Tell us a bit about yourself, and Insightpool.
I’m an entrepreneur. I was born an entrepreneur. I’ve been starting companies since I was a sophomore in college.
Insightpool was my fourth company. It was spawned from my prior startup GoRankem. We were pursuing the B2C path, but it dug me into a bit of a hole financially. We weren’t sitting on millions of dollars in funding like some of the folks out in the valley. But it did allow me to see what other opportunities were out there. We’re in Atlanta, Georgia, and decided to make a B2B play. If you are in Atlanta, and can solve some problems for a Fortune 500 company, you can do alright for yourself.
What types of problems does Insightpool solve?
So many brands, as far as social media goes, are reactive. They are capturing all the conversations about their brand, which is great — they should, especially service industries that need to capture all those complaints.
But when it comes to getting people to take desired actions, you need to take a much more proactive approach. You can’t wait for people to come to you, you have to go to them, and cultivate that interest. That is what we are helping brands do.
“If you are in Atlanta, and can solve some problems for a Fortune 500 company, you can do alright for yourself.”
What is a day like at Insightpool?
Depends when you consider the day starts.
I consider myself a night owl. I often find myself doing work into the early morning hours. I’ll try and get 7 or 8 hours of sleep. I’m a big proponent of getting sleep, so you can be productive throughout the day.
But when I wake up, I roll out of bed, check my email, get on Twitter to see what people are saying, hop on my computer to start addressing emails. I often end up working out of my house. I don’t think it is a proper use of my time to jump in the shower, and spend an hour getting ready to come into the office. That 8 a.m. to 11 a.m. time block is critical to be accessing certain people. I do my emails from east coast to west coast, and I’m trying to get in their inbox first thing in the morning.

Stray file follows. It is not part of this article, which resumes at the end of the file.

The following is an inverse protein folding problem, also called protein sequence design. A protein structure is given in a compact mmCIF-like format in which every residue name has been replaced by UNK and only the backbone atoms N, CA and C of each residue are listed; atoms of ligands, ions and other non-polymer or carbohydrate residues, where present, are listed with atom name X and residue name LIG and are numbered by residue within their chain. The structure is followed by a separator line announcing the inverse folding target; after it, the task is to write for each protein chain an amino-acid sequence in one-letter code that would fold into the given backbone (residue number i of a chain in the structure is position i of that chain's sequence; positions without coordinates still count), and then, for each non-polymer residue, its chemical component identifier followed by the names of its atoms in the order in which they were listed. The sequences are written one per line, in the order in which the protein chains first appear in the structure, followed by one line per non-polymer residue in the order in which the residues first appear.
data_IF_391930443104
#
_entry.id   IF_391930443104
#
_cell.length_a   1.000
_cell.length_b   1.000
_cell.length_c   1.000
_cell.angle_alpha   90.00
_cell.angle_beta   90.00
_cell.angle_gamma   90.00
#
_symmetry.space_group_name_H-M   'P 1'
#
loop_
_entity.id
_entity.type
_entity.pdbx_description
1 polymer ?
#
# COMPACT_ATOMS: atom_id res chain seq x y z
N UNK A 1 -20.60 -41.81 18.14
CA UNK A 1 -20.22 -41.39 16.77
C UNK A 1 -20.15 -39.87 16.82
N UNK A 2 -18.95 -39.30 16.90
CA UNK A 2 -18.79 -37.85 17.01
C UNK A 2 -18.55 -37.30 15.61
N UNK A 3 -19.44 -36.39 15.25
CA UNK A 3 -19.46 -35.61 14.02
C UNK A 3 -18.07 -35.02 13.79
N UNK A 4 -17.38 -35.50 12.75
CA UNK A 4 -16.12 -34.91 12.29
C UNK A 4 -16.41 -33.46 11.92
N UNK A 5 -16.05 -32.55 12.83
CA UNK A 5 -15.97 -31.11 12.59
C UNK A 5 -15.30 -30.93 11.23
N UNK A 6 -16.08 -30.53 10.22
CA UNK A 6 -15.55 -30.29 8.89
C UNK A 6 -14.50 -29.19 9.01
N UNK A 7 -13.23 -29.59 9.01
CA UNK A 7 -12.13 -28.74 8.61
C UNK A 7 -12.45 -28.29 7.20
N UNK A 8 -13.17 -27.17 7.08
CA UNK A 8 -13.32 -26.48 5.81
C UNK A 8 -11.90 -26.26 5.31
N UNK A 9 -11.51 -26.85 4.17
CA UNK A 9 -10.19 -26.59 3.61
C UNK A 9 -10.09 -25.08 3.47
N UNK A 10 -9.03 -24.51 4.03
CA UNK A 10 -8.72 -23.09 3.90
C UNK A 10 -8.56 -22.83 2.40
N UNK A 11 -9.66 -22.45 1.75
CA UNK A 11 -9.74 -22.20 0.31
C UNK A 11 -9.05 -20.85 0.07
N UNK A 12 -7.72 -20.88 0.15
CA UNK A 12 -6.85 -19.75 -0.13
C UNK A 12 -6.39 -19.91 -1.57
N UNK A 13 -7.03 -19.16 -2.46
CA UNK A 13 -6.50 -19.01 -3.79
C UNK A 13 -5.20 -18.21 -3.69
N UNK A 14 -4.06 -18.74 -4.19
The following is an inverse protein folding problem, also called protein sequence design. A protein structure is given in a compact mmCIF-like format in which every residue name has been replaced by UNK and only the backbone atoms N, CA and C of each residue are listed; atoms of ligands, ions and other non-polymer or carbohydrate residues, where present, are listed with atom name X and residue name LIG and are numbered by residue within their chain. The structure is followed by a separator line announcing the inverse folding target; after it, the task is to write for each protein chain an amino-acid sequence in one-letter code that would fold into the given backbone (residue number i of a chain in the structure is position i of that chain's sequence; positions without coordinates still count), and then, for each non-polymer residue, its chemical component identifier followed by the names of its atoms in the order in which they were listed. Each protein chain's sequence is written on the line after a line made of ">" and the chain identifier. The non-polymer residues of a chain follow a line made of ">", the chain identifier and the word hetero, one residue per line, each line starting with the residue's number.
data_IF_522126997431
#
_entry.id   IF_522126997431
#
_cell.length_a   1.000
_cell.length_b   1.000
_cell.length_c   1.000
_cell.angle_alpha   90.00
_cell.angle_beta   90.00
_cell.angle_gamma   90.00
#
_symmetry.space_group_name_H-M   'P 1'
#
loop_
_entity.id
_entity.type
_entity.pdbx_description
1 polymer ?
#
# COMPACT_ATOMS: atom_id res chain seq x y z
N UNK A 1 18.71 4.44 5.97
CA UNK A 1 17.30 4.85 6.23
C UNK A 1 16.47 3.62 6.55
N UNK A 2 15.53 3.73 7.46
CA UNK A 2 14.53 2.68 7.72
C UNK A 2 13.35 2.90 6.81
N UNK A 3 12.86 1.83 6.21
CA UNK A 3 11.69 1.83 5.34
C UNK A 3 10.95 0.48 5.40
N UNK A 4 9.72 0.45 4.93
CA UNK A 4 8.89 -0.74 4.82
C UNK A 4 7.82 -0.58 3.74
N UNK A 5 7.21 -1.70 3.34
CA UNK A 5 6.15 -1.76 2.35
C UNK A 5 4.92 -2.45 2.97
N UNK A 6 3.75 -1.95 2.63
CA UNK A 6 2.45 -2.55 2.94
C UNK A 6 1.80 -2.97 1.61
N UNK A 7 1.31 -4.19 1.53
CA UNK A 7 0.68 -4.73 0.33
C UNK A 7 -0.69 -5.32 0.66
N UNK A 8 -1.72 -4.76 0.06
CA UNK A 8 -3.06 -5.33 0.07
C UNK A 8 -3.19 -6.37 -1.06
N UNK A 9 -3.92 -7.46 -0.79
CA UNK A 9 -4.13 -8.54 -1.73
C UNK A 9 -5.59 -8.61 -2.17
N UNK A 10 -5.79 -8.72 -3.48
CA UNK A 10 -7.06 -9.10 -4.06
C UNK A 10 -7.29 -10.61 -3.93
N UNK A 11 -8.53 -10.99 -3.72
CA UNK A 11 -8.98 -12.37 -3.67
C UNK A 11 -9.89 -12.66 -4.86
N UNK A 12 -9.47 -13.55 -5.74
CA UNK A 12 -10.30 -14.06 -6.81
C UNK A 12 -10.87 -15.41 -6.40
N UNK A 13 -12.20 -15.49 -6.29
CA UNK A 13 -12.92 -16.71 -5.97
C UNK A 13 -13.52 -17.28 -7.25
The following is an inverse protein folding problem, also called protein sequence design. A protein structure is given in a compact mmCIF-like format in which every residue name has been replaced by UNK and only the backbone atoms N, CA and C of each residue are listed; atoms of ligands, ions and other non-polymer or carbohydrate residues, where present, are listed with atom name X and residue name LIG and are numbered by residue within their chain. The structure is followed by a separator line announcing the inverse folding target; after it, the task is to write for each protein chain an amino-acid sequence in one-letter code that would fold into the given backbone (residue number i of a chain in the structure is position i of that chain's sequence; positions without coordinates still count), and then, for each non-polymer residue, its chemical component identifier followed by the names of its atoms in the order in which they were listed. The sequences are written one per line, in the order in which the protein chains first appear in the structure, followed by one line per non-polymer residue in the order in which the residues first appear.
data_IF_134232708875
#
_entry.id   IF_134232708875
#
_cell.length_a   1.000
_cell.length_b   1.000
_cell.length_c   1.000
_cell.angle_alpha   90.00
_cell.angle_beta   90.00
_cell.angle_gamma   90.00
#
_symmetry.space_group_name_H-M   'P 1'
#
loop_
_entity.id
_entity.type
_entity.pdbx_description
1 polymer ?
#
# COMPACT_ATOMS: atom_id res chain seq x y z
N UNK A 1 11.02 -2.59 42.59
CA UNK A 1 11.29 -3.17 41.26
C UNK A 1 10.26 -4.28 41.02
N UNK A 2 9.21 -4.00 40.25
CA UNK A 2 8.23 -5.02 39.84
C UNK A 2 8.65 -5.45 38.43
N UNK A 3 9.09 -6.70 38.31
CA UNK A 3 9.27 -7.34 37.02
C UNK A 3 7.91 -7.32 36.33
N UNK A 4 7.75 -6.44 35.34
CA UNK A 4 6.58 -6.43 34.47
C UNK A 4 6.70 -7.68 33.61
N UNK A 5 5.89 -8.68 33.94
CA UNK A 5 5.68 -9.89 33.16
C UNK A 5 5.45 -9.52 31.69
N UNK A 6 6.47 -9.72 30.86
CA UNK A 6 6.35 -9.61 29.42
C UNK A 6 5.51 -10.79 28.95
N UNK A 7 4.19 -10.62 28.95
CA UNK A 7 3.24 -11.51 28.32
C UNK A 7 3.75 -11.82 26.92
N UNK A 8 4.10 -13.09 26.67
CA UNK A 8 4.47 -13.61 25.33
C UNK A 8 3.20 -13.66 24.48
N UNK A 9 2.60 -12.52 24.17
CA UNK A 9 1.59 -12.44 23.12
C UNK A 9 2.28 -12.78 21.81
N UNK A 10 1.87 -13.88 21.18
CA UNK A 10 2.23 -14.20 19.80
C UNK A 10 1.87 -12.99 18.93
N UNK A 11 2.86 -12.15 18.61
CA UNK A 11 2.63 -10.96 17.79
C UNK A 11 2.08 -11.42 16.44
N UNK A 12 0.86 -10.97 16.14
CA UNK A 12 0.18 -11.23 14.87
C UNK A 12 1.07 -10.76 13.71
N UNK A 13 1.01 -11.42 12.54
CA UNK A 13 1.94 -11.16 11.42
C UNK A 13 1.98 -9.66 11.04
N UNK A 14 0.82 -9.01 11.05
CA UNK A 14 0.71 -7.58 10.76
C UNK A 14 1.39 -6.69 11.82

Then when I feel like I’ve got a number of things going — usually around 11 a.m. — I hop in the shower, head into work, and start scheduling meetings. The afternoon is used to catch up with the team, and put out any fires. Late at night is my time to try and move things forward. It is generally quiet, and I’m not getting disrupted by emails. Eventually, I’m going to have to transfer that productiveness to normal business hours.
I find my most productive hours are early in the morning, or late at night as well.
What was your path on the way to becoming an entrepreneur like?
Where should I start?
I was in the leadership program at the University go Georgia. I remember a quote in one of our books that said “The best students don’t always believe their professors.” I think that was in Good to Great. I told that, mistakenly, to one of my professors. Unfortunately he wasn’t the type of professor that took to that well. He kind of had it out for me the rest of the semester.
Either way, what I was trying to say is that as an entrepreneur I always question things. I’m constantly looking around for problems and opportunities. I consider myself more of a producer, than a consumer. I want to move society forward in my own little way.
My father was an entrepreneur, I believe my grandfather was one as well. I also didn’t think I’d do a great job working for other people, so I needed to do something for myself.
Let’s talk about bootstrapping. You created GoRankem, which used Kickstarter to raise money. Would you talk about that?
That is actually the only money we raised.